The average area of glaciers in western China might shrink by 27.2 percent by 2050 because of global warming, damaging crop production and worsening droughts, according to a report released at the UN climate talks in north China's Tianjin Municipality...
Xinhua quoted the report as saying that forecasts of glacier recession patterns, summer temperatures and precipitation showed that the average glacier area in western China might be reduced by 27.2 percent by 2050. Ocean glaciers, affected by wet airflow from the oceans, would shrink by 52.5 percent, and Asian continental glaciers, formed in the continental climate would shrink by 24.4 percent.
The ramifications are far reaching for this heavily populated country. From drought to reducing crop production, it is not good news.
Lake Mead provides water for 30 million residents of the arid desert regions of the west. The reservoir is only 12 feet below the level in which "allocations on the river would be cut by more than 100 billion gallons under the terms of a 2007 agreement struck by seven Western states and Mexico". The New York Times explains how Las Vegas is preparing:
Las Vegas, which draws about 90 percent of its water from Lake Mead, is particularly vulnerable to dropping lake levels. Were levels to fall to 1,050 feet, or 26 percent capacity, one of the city's two water intake pipes on the lake would cease functioning. In anticipation of such an event, water managers have developed a highly controversial plan to tap groundwater in northeast Nevada and transport it to the city via a multibillion-dollar pipeline.
Scientists have not discovered a new colony of the endangered Pacific elkhorn coral in over 100 years! Considered one of the "world's rarest coral", the threatened species resembles antlers. The new colony was found near the Marshall Islands in the Arno Atoll. Live Science reports:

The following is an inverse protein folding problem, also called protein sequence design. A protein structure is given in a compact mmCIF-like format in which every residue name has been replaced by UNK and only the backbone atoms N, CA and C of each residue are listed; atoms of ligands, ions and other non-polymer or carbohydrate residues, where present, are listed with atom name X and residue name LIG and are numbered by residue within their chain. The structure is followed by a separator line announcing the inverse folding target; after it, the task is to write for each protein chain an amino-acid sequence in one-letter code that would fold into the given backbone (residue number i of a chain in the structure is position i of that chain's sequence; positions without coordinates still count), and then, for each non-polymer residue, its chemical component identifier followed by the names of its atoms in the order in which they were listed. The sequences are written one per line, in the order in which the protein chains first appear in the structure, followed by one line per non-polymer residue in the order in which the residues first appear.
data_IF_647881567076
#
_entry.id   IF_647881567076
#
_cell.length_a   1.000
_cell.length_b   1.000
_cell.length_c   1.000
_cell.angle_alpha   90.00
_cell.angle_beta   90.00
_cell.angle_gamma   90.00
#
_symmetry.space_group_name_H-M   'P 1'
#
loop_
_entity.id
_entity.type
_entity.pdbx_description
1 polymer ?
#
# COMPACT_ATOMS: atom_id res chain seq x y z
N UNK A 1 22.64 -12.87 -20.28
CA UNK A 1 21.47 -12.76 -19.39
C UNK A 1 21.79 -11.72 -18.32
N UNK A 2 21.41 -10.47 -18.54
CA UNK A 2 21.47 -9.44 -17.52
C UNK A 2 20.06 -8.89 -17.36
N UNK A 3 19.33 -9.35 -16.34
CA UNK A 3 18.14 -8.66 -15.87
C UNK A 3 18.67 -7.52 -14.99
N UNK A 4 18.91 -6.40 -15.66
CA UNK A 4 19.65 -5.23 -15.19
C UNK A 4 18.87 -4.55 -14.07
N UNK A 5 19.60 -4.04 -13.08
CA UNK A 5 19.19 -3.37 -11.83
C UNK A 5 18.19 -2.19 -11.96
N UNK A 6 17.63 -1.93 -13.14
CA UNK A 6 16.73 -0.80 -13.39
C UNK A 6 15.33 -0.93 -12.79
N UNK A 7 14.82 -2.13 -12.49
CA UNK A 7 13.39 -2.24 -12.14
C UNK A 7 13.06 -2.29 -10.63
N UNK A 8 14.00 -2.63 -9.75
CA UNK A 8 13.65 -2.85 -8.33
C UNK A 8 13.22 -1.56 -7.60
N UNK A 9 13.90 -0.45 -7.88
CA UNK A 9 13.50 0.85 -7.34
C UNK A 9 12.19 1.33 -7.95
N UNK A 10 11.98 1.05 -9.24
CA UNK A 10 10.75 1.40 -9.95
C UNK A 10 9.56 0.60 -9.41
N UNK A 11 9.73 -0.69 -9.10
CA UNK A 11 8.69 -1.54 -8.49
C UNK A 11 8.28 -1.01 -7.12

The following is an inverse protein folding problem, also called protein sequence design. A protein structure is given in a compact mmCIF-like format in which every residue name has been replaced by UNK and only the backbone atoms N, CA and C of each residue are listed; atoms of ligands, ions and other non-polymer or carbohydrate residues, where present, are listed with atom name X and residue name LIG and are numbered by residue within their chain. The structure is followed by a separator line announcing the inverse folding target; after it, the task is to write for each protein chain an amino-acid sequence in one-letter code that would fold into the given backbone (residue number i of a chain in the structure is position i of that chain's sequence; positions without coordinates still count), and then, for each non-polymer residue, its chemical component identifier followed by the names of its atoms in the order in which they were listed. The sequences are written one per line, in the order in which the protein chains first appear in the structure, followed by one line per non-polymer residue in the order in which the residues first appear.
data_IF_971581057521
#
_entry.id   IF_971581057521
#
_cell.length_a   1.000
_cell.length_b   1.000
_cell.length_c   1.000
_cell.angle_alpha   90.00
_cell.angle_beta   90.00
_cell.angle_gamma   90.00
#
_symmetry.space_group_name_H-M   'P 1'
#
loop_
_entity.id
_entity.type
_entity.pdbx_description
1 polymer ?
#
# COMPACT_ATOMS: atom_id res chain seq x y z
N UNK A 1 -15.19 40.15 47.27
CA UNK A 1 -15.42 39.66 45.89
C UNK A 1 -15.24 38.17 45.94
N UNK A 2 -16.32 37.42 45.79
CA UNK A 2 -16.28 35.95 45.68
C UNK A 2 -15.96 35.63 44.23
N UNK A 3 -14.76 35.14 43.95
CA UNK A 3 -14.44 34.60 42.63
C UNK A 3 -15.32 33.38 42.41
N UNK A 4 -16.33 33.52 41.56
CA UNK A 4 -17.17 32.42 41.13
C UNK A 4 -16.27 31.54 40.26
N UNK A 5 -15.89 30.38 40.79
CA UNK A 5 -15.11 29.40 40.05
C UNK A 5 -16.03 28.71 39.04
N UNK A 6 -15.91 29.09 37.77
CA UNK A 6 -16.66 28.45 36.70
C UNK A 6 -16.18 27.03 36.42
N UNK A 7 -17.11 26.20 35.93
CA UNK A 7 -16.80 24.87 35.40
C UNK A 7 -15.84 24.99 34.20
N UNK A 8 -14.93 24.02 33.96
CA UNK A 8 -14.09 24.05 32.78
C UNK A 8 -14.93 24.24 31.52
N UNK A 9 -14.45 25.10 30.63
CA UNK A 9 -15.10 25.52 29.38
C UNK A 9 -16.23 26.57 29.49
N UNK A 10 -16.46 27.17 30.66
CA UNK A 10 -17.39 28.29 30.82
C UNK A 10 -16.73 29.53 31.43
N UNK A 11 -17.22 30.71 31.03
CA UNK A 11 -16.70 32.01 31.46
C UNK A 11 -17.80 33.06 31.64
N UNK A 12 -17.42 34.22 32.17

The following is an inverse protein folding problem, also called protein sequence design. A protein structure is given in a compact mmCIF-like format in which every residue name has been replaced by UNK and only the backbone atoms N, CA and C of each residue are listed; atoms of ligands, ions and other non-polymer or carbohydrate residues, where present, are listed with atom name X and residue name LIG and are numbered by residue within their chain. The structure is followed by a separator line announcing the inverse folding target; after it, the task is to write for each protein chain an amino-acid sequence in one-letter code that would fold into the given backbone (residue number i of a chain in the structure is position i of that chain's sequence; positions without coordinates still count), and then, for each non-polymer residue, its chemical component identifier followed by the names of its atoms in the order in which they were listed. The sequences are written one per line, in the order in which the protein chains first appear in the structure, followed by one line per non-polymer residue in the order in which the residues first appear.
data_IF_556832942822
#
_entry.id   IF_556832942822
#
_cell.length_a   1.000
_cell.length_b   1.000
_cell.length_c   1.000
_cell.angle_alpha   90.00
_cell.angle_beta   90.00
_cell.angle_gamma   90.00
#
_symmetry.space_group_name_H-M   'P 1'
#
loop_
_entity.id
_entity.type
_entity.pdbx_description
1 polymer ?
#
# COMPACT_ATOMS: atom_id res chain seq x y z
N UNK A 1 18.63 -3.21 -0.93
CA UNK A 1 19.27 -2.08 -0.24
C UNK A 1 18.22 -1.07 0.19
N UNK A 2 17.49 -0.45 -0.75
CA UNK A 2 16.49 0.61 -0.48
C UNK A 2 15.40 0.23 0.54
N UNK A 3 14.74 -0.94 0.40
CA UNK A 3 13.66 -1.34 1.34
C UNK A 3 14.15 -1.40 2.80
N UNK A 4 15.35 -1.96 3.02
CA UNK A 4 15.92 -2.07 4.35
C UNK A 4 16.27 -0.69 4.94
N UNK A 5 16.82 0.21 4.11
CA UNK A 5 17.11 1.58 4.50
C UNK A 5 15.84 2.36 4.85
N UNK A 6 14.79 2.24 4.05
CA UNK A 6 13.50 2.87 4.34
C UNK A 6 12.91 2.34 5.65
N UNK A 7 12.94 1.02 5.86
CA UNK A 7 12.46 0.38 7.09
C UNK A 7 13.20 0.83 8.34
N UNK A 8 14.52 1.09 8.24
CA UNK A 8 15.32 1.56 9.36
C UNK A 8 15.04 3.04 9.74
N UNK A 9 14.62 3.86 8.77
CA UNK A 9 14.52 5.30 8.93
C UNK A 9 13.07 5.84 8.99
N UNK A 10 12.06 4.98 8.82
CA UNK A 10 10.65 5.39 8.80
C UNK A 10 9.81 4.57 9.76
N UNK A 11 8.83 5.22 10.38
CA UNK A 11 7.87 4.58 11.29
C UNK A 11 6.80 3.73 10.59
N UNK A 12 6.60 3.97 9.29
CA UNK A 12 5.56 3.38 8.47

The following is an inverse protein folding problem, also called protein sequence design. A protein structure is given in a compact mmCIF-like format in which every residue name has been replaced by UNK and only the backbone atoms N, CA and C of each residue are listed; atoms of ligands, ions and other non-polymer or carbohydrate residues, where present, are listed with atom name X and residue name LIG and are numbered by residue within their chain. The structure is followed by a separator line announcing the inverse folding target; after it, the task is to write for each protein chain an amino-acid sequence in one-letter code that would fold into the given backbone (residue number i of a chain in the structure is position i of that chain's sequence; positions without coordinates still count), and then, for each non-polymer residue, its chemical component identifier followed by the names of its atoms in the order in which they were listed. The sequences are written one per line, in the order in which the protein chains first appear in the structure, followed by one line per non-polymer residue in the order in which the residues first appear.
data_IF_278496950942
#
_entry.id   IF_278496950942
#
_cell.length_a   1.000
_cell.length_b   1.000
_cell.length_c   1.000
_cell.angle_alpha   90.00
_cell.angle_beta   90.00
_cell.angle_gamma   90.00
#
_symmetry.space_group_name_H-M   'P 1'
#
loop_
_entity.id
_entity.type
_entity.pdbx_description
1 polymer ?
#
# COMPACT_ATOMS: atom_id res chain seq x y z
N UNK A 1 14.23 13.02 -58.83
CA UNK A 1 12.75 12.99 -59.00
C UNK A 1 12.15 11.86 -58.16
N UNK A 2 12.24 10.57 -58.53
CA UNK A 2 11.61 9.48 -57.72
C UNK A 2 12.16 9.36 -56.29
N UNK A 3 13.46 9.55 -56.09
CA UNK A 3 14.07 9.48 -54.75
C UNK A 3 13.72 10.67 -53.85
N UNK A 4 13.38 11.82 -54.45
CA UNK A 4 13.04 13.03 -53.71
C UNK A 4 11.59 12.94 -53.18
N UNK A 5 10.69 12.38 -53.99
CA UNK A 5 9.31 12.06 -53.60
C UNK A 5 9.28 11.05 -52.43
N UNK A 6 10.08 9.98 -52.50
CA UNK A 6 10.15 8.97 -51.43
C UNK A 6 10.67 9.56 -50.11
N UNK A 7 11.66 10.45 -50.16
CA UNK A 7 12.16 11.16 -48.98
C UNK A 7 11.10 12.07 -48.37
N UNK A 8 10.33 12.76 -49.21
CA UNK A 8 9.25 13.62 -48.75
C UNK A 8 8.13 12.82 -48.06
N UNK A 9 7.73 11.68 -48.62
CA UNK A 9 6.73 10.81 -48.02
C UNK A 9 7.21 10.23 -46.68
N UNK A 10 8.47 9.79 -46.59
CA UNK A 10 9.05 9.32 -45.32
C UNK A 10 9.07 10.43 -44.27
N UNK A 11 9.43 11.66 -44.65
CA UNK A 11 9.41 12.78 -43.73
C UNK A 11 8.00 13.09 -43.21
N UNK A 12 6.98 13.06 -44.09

The Pacific elkhorn coral colony was a rare find, but it may not be an entirely new species. Corals fitting the description of the Pacific elkhorn were first described in 1898 near Fiji in the South Pacific, but scientists don't have enough genetic information from this earlier find to say if the corals are a match, Richards said.
The Atlantic relative, A. palmata is regarded by most marine researchers as the outstanding symbol of the plight of Caribbean corals. It is rated as critically endangered after vanishing from most of its Caribbean reef habitat in recent decades.
"When Zoe showed me pictures of the Pacific elkhorn, I was shocked," said coral geneticist David Miller of CoECRS and James Cook University, also in Queensland. "The colonies look just like the critically endangered Caribbean species A. palmata, one of the most distinctive of all corals. The fact that these colonies might represent a species that has not been seen for over a hundred years (A. rotumana) says something about how much we know about the remote reefs of the North Pacific," Miller said.
There has been debate as to whether the Pacific elkhorn should be listed as threatened or endangered. In 2006, it was listed as threatened.